Most organisations have thousands of images, documents, and videos that need to be stored securely and accessed easily by multiple teams and individuals. By organising files well you can reduce the amount of time used to retrieve them or time lost in managing different versions.
1. Decide on a shared location that is not your local PC
Saving everything to a folder on local computers can create major problems. Among of the most common examples are:
- Inability access or collaborate on documents stored on a colleague’s PC
- Lack of file backup, so if a computer crashes or fails data may be lost irretrievably.
Files should be saved on a server, network drive or shared cloud storage such as Microsoft 365 or Google Workspace.
If you are using Microsoft 365, it is best practice to keep your files in Teams or SharePoint for organisational use and OneDrive for personal storage.
Office 365 provides an array of ways to find the documents you need quickly. Whether the document is shared by a colleague or stored in OneDrive, you can find it with minimum time and effort.
2. Group by category
One of the most effective ways to organise files is by category. The tricky part is figuring out which categories make sense in your not-for profit and to make sure you use appropriate language that is understood by everyone who will use the system.
Here are a few different categories to consider:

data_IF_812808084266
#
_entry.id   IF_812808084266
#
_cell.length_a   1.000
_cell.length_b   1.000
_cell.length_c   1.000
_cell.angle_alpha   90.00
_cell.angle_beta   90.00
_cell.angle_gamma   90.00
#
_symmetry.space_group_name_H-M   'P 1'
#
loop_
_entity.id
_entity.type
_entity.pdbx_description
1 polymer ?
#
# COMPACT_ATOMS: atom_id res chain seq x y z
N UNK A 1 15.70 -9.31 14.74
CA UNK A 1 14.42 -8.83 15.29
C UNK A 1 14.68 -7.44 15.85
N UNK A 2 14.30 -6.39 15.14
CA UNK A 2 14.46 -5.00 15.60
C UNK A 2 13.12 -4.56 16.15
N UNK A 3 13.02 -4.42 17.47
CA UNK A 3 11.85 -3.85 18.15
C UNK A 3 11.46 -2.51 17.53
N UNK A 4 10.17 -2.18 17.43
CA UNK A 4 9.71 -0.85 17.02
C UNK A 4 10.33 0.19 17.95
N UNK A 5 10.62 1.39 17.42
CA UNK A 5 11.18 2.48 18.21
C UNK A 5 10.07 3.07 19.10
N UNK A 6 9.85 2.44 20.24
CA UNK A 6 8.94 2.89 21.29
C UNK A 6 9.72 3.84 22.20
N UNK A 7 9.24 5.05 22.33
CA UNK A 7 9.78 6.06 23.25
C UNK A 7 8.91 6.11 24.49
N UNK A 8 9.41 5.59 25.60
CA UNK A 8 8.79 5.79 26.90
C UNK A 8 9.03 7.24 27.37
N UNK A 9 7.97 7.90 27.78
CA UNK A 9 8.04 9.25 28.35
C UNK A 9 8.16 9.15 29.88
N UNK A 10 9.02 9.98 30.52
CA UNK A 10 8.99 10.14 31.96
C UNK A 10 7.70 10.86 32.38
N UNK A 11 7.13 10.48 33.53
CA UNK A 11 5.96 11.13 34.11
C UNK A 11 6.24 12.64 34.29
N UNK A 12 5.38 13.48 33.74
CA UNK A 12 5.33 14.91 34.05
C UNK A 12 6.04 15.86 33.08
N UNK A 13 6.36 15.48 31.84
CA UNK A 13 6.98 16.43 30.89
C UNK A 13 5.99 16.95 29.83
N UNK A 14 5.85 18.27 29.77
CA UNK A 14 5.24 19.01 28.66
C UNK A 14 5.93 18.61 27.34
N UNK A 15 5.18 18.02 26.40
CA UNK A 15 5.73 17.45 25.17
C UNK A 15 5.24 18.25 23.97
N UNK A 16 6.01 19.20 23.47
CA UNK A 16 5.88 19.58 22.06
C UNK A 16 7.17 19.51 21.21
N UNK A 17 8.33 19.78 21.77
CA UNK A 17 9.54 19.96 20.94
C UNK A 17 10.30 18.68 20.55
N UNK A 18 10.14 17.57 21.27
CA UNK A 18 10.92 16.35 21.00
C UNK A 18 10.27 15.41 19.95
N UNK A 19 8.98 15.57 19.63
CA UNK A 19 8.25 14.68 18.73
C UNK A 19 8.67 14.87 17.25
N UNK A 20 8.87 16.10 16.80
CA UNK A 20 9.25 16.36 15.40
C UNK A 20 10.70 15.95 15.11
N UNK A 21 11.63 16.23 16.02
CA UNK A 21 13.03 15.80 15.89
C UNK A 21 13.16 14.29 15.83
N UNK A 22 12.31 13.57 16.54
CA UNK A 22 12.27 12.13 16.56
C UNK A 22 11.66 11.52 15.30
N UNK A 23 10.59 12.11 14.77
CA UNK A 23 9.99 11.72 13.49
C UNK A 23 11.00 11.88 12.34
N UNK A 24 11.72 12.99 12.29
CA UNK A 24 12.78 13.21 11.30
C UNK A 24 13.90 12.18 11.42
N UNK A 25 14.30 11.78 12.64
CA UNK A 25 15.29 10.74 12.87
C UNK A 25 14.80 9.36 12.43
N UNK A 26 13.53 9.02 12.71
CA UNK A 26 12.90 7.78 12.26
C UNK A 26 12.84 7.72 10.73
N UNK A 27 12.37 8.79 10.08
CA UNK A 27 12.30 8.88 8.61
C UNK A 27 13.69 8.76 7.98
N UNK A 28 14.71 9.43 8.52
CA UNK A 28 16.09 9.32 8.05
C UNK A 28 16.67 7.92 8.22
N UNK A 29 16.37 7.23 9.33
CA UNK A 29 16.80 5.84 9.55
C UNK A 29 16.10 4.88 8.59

- Departments – organise folders by department or business function, such as Marketing, Finance, HR, IT, etc.
- Donors, clients or members – create separate folders named for each donor, client or member (depending on your organisation’s needs) with subfolders for all project details
- Products and services – if your business focuses on products and services instead of individuals or teams, you may want to organise your folders by product and/or service.
Consult widely with team on the structure (you can even run a short survey to test the naming conventions you are considering) and make sure the everyone agrees on the categories to ensure it’s endorsed throughout the organisation.
3. Group by date
Many not-for-profit activities are ongoing so organising by date makes it easy to identify current and past versions. Think ahead to a few years from now to make sure someone new to the organisation could easily find the files your colleagues are creating now.
These examples show how you could structure your files by date on Windows and Mac PC:
To ensures files remain in chronological order use a consistent naming convention for the file names. Options we have seen work include:
- Adding the version number or release date to the end of the filename – e.g. 'Annual Report 1 Jul 2021'
- Most cloud storage systems, such as Office 365’s Sharepoint, have 'major and minor' version functionality. 'Minor' iterations of a file are saved with a decimal, e.g. 5.1 and 'major' iterations, such as a file submitted for review, are saved as a whole number, e.g. 6.0. Turning on this feature will help files stay in chronological order
- Using YYYYMMDD or YYMMDD format at the beginning of the file name.